Martha (Patty) Parke Custis Peter (1777-1854): was born to John Parke Custis and Eleanor (Nelly) Calvert Custis on December 31, 1777. She was one of four children in their family to survive to adulthood: Eliza Parke, Martha Parke, Eleanor Parke (Nelly), and George Washington (Washy) Parke. Following the death of their father in 1781, Patty and her older sister, Eliza, lived with their mother and stepfather, Dr. David Stuart, and their large family, while their younger siblings, Nelly and Washy, lived with their grandparents at Mount Vernon. There were frequent visits to Mount Vernon in both childhood and following her marriage to Thomas Peter in 1795. She died July 13 or 15, 1854.
Britannia Wellington Peter Kennon (1815-1911): Britannia Wellington Peter was born January 28, 1815, as the youngest child of Martha Parke (Patty) Custis Peter and Thomas Peter. In 1842, she married Commodore Beverley Kennon, and together they had one child, Martha Custis Kennon, on October 18, 1843. Commodore Kennon died from a gun explosion on the frigate Princeton on February 28, 1844. Martha Custis Kennon married Dr. Armistead Peter in 1867. When Britannia Wellington Peter Kennon’s mother passed in 1854, she inherited Tudor Place, where she lived until her death in 1911.
Major George Peter (1779-1861): Major George W. Peter was born on September 28, 1779 to Robert and Elizabeth Scott Peter. He was married three times during his life. First, to Ann Plater in 1809. Together they had two children, George and Thomas. His wife and two children all died in 1814. Secondly, in 1815 he married Agnes Buchanon Freeland. They had five children, Robert, Ann, James, Agnes, and David. Agnes, his wife, died in 1825. Only a month later, he again married, this time to Sarah Norfleet Freeland, the sister of his second wife. Together, they had nine children: Sarah Agnes, George, Alexander Scott, Margaret Dick, Elizabeth, Armistead, Walter Gibson, William, and Katherine Norfleet. Major George Peter was an officer in the army, a representative in Congress, and a farmer. During his career in the army, he was first appointed first lieutenant 2nd, Artillery and Engineers on February 16, 1801. He was promoted to Captain on November 3, 1807, and finally was transferred to the Light Artillery in May of 1808. He resigned in June 11, 1809. In 1815, he was elected to Congress to cover the sixth district in Maryland. He would continue this appointment until after 1828. He died June 22, 1861.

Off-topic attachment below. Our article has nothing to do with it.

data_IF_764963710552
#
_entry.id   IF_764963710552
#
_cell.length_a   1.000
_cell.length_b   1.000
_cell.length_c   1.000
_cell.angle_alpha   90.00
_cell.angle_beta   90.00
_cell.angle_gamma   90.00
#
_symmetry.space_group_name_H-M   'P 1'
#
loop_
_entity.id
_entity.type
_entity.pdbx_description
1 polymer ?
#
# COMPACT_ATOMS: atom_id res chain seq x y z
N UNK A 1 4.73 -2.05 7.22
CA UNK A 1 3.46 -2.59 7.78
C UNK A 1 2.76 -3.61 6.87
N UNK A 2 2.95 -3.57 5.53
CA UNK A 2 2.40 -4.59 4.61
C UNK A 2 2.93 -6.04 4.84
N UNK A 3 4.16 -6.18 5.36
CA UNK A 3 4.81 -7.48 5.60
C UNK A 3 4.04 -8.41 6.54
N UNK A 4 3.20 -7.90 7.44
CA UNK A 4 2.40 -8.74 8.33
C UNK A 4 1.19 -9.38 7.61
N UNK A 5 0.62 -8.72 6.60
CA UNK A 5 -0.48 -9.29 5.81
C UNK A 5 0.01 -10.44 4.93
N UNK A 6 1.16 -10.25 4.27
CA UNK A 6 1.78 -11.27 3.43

Dr. Armistead Peter (1840-1902): Dr. Armistead Peter was one of George Peter’s sons from his third marriage to Sarah Norfleet Freeland Peter. He was born on February 23, 1840. Dr. Armistead Peter was a cousin to his wife Martha Custis Kennon Peter, whom he married in 1867. Together, Martha and Armistead had five children: Walter Gibson, Armistead, Beverley Kennon, George Freeland, and Agnes. He and Martha Custis Kennon Peter both moved into Tudor Place and Dr. Armistead Peter converted a portion of the house for his medical practice. He created a very successful business as one of the best doctors in the city of Washington. During the Civil War he was employed by the U.S. Army as ward surgeon, as well as serving in a smallpox hospital. Martha Custis Kennon Peter died suddenly in 1886. Armistead died in 1902, his mother-in-law, Britannia W. Peter Kennon outliving both of them. The land in Bethesda was divided between their four children. After Britannia W. Peter Kennon died, the house was left to her grandson, Armistead Peter II. Dr. Armistead Peter died on January 28, 1902.